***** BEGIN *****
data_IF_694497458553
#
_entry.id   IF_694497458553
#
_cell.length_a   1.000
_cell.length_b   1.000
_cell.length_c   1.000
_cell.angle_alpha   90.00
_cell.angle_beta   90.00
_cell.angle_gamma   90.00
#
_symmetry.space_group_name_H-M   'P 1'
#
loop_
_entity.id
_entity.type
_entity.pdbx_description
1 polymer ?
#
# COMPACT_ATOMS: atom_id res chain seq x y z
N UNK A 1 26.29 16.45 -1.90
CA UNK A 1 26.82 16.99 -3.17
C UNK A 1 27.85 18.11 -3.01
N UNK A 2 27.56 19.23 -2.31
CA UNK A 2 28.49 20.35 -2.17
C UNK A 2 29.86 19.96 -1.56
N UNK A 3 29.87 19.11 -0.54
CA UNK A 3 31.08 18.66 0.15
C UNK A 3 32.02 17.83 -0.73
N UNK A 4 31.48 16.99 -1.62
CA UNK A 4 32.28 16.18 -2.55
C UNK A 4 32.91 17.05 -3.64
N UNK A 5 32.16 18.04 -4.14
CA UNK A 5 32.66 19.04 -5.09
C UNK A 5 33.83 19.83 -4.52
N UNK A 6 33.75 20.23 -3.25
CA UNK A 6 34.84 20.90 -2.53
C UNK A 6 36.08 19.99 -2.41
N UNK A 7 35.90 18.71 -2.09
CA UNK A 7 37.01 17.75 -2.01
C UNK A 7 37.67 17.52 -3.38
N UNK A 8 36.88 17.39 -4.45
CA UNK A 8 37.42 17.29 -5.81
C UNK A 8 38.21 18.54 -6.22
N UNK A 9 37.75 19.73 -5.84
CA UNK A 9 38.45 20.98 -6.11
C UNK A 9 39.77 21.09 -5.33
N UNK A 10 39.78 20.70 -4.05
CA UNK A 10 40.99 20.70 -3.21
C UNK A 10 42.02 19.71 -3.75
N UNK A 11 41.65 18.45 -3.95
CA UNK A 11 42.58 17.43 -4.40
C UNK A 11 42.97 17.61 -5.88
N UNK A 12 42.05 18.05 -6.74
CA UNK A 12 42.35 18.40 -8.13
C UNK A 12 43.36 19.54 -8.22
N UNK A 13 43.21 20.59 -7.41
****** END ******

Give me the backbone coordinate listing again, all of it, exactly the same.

data_IF_694497458553
#
_entry.id   IF_694497458553
#
_cell.length_a   1.000
_cell.length_b   1.000
_cell.length_c   1.000
_cell.angle_alpha   90.00
_cell.angle_beta   90.00
_cell.angle_gamma   90.00
#
_symmetry.space_group_name_H-M   'P 1'
#
loop_
_entity.id
_entity.type
_entity.pdbx_description
1 polymer ?
#
# COMPACT_ATOMS: atom_id res chain seq x y z
N UNK A 1 26.29 16.45 -1.90
CA UNK A 1 26.82 16.99 -3.17
C UNK A 1 27.85 18.11 -3.01
N UNK A 2 27.56 19.23 -2.31
CA UNK A 2 28.49 20.35 -2.17
C UNK A 2 29.86 19.96 -1.56
N UNK A 3 29.87 19.11 -0.54
CA UNK A 3 31.08 18.66 0.15
C UNK A 3 32.02 17.83 -0.73
N UNK A 4 31.48 16.99 -1.62
CA UNK A 4 32.28 16.18 -2.55
C UNK A 4 32.91 17.05 -3.64
N UNK A 5 32.16 18.04 -4.14
CA UNK A 5 32.66 19.04 -5.09
C UNK A 5 33.83 19.83 -4.52
N UNK A 6 33.75 20.23 -3.25
CA UNK A 6 34.84 20.90 -2.53
C UNK A 6 36.08 19.99 -2.41
N UNK A 7 35.90 18.71 -2.09
CA UNK A 7 37.01 17.75 -2.01
C UNK A 7 37.67 17.52 -3.38
N UNK A 8 36.88 17.39 -4.45
CA UNK A 8 37.42 17.29 -5.81
C UNK A 8 38.21 18.54 -6.22
N UNK A 9 37.75 19.73 -5.84
CA UNK A 9 38.45 20.98 -6.11
C UNK A 9 39.77 21.09 -5.33
N UNK A 10 39.78 20.70 -4.05
CA UNK A 10 40.99 20.70 -3.21
C UNK A 10 42.02 19.71 -3.75
N UNK A 11 41.65 18.45 -3.95
CA UNK A 11 42.58 17.43 -4.40
C UNK A 11 42.97 17.61 -5.88
N UNK A 12 42.05 18.05 -6.74
CA UNK A 12 42.35 18.40 -8.13
C UNK A 12 43.36 19.54 -8.22
N UNK A 13 43.21 20.59 -7.41